A sense of peace and solitude is what you feel when traveling through the Colville National Forest's scenic 7,000-foot mountains and beautiful valleys, hiking the trails, or camping by pictureque lakes. The 1.1 million acre Forest is located in the northeast corner of Washington, bordering Canada. The Forest's great salmon runs first attracted native Americans to the area; and, later miners, fur trappers, and homesteaders made their way here to tap the area's abundant resources. Special places of interest include a major recreation area with wildlife viewing opportunities nestled in the mountains at Sullivan Lake; Chewelah Mountain for winter sports; Little Pend Oreille Lakes Chain; Bangs Mountain auto tour for geology; Sherman Pass, the highest pass in Washington; the Salmo-Priest Wilderness; Thirteen-mile National Trail; and the Log Flume Interpretive Trail.
History of the Area
The Colville National Forest disproves the widely held notion that Washington state lies flat east of the Cascade Mountains. Today's 1.1 million acre forest was first shaped over 10,000 years ago by Ice Age glaciers that carved three major valleys of today's Columbia, San Poil-Curlew, and Pend Oreille River flowing north into Canada before entering the Columbia River.
FACILITIES AND ACTIVITIES OVERVIEW
Northeast Washington is a camping paradise ... and it is all inside the Colville National Forest. You can take your pick of camping experiences from an array of settings from dry ponderosa pine forests to high-country subalpine fir. Set up your tent at a dispersed site along the crystal-clear streams in the Kettle Range or the beautiful Salmo-Priest Wilderness Area. If you are in the mood for a less rustic experience, stay at one of the Collvile national forest's 28 developed campgrounds.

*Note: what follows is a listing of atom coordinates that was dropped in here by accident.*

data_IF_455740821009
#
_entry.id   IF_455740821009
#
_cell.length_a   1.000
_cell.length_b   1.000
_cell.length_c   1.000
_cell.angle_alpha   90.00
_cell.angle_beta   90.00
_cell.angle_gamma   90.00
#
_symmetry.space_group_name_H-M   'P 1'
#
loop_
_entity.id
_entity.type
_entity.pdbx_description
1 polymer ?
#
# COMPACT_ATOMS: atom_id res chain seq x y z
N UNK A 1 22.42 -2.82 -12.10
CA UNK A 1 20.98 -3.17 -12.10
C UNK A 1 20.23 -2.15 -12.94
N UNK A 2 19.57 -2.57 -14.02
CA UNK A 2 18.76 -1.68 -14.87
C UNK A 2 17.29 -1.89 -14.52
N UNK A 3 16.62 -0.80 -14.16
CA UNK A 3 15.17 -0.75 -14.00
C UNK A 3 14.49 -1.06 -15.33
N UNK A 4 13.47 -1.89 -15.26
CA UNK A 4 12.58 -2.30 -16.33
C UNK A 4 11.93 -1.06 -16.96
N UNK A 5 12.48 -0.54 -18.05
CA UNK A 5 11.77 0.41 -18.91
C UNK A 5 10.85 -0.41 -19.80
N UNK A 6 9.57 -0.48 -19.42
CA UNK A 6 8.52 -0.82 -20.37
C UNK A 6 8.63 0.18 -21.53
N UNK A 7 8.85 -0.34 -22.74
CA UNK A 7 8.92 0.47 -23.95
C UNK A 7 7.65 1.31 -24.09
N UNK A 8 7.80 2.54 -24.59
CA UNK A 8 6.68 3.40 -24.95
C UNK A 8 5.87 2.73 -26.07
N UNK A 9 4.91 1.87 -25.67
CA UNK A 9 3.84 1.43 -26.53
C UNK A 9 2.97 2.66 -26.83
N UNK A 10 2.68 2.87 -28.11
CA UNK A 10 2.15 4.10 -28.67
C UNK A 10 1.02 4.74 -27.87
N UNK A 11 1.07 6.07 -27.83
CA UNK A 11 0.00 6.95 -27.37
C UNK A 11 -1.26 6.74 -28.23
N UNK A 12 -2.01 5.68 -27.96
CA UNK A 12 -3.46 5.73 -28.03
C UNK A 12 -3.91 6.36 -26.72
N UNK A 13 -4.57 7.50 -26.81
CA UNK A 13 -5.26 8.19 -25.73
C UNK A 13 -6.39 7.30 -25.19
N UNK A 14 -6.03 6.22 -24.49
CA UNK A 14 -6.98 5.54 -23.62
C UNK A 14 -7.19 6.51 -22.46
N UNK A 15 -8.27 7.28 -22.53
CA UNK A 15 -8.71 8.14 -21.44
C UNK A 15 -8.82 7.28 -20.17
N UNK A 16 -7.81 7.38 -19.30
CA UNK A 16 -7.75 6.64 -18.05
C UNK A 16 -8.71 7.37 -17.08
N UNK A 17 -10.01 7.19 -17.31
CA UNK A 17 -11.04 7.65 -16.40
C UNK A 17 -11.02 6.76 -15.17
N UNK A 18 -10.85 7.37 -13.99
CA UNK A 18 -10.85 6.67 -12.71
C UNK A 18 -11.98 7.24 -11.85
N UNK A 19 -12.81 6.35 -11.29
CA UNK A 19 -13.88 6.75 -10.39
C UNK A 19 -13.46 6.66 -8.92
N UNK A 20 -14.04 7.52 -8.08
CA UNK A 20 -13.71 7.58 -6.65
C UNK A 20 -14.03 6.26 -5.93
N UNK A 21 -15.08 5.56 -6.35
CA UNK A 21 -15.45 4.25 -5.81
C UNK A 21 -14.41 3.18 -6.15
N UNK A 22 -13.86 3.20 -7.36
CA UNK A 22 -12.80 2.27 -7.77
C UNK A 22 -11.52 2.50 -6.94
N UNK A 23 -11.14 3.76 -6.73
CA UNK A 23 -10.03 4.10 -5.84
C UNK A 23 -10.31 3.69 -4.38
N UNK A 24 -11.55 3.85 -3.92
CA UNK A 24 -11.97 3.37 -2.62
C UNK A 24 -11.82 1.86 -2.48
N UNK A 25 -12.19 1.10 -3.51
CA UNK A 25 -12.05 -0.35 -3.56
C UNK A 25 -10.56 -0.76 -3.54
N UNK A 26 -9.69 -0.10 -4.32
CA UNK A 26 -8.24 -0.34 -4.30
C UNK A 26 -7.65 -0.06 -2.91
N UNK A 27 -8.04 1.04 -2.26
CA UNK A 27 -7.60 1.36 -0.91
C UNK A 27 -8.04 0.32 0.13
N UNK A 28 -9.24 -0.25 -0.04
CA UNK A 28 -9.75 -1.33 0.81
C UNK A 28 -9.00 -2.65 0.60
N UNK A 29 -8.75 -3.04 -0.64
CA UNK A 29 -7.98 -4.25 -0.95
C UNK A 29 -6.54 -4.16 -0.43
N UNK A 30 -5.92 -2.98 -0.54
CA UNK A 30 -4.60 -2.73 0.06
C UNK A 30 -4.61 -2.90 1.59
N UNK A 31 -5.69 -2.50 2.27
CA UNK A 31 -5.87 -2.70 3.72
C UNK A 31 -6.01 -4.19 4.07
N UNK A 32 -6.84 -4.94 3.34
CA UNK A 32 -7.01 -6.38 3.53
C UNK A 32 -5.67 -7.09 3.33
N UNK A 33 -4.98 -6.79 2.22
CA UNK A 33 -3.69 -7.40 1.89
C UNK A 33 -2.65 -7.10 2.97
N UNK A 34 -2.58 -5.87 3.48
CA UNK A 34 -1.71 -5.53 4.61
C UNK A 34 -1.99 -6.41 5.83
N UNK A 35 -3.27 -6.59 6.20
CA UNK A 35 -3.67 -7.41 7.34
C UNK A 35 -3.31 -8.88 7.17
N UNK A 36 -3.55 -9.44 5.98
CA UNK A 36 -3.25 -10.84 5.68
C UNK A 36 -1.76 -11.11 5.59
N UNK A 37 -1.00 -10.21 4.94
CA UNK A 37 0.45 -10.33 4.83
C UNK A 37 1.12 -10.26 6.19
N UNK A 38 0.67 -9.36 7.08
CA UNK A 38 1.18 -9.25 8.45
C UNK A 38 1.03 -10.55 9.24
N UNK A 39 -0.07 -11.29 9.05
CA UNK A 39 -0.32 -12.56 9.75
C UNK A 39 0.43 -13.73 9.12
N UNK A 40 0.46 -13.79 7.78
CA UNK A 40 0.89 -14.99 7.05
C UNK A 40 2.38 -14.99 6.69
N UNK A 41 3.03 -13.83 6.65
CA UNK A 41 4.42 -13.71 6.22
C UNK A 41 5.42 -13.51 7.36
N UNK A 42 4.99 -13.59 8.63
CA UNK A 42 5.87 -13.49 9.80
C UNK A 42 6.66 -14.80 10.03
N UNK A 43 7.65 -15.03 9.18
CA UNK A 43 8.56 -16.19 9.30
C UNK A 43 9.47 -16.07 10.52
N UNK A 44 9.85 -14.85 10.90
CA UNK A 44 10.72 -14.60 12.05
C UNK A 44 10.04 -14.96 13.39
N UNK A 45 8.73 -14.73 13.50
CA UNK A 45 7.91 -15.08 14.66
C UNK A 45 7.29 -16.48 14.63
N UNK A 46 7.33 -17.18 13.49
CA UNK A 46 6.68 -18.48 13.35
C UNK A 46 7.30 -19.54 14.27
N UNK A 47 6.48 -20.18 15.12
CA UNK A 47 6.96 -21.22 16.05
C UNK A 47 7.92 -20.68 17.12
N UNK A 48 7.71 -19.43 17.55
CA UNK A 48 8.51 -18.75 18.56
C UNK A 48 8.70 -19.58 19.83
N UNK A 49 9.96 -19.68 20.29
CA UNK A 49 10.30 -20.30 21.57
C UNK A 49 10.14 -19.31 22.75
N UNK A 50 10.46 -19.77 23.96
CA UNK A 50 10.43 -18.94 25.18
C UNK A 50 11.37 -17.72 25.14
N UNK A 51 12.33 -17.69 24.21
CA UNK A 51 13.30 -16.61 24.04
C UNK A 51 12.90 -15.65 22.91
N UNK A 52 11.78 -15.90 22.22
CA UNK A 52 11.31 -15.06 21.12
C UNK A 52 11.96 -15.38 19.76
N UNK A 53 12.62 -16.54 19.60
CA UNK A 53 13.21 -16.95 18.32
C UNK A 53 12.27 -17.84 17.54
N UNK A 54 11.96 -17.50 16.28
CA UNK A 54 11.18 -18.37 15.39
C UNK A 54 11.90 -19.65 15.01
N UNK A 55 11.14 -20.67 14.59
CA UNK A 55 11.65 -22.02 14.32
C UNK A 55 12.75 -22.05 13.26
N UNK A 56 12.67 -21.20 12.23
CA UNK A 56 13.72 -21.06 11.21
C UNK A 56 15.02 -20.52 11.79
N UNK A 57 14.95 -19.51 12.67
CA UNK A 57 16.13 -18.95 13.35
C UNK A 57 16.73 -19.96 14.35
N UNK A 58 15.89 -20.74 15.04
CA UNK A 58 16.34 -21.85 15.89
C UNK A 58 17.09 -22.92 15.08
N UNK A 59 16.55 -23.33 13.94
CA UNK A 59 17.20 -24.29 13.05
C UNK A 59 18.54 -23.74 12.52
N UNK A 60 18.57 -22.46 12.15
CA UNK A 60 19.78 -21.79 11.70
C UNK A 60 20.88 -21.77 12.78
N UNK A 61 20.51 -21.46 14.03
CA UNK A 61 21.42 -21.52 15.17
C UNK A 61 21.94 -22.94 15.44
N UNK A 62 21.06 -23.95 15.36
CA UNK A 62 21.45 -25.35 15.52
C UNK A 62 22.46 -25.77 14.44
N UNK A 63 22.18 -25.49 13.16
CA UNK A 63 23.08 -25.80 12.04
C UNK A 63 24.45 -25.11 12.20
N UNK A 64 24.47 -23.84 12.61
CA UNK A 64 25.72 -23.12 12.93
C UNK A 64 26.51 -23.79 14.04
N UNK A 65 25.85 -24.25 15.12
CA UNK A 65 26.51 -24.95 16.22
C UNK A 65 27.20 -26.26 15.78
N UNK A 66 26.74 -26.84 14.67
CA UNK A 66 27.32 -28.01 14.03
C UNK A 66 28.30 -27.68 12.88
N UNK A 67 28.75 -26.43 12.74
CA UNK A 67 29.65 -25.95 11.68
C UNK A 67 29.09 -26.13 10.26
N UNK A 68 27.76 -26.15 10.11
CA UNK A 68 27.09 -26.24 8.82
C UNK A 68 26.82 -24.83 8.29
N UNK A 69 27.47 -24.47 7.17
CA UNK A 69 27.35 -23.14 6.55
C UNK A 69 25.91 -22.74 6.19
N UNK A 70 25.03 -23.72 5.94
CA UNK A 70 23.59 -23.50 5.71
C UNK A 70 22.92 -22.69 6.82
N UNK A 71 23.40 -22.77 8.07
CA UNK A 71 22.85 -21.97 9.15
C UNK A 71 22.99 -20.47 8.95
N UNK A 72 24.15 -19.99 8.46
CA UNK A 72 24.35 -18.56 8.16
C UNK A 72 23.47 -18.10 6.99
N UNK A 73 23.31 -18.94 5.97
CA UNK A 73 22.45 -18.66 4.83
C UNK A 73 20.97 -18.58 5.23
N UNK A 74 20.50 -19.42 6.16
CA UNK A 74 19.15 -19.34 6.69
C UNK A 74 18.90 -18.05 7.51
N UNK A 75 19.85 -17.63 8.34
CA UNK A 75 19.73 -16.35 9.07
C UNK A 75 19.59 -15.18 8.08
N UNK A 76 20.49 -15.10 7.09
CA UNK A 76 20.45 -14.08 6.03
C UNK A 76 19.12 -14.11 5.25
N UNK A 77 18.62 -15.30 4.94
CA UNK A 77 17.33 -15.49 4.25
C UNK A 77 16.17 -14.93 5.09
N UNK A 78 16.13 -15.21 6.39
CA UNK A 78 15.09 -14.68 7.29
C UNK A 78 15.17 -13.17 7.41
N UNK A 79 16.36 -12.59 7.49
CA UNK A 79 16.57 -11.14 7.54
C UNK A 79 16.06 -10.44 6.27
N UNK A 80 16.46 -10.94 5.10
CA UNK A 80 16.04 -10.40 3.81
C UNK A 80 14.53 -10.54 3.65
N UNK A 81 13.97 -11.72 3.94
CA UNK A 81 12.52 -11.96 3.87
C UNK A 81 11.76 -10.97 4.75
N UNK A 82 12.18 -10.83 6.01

Where ever you stay, remember that you are responsible for helping care for the land and facilities. Most non-fee campgrounds do not have garbage service, so please pack it out. Be sure to take your own water to campsites where water is not available.
Season passes are sold by our concessionaire and are good at all area campgrounds they operate. Besides the POV, those areas are: Little Pend Oreille; Sam Owens (Sandpoint Ranger District); Priest Lake RD; and Coeur d' Alene River RD.
Sullivan Lake East, West and Group sites are reservation campgrounds. Call 1-877-444-6777 or e-mail at www.reserveusa.com to reserve a campsite. All other campgrounds are first-come, first-served.
This years Fall Mt.Bike Fest at Swan Lake was the 10th. It marked the 8th year that we have been in partnership with the City of Spokane's Parks and Recreation Outdoor Program. There were 69 participants in the two days of activities. There were 10 staff and volunteers that worked, instructed, supervised, photographed, directed, and lead . . .
Adult Ride Tech. Clinic (Mike Aho)
Advanced Ride Tech. Clinic( Naomi Keilwitz)
Canoe/Kayak Tech. (Megan Rolland)
Kids Poker Ride (all)
Trail Side Repair Class (Scott Charbonneau)
Kids Crafts (Sarah Aho)
Adult Obstacle Course (all)
Kids Obstacle Course (all)
Evening Nature Hunt (Susie Thiele)
Womens Only Ride ( Sarah Aho, Naomi Keilwitz)
Adult Poker Ride ( all)
Organization/Administration (Susie Thiele)
Donations for prizes were donated by many bike shops, outdoor equipment retailers, and merchants in Spokane, Colville, Republic, and Curlew. Donations were generous, and everyone was a winner. The weather only failed for a couple hours Sunday morning, raining on the "womens only" ride (go figure)...then stopping before the adult poker ride.
Numbers of participants were down from the previous year...due to weather forecasts. 80% of the participants come from the Spokane area.Curlew JCCC Forestry crew provided the fire wood for the camps, and cleared the ride routs for the event.
Spokane Parks and Rec. provided the tandem bikes, trailers, kayaks and canoes.Fun was had by all.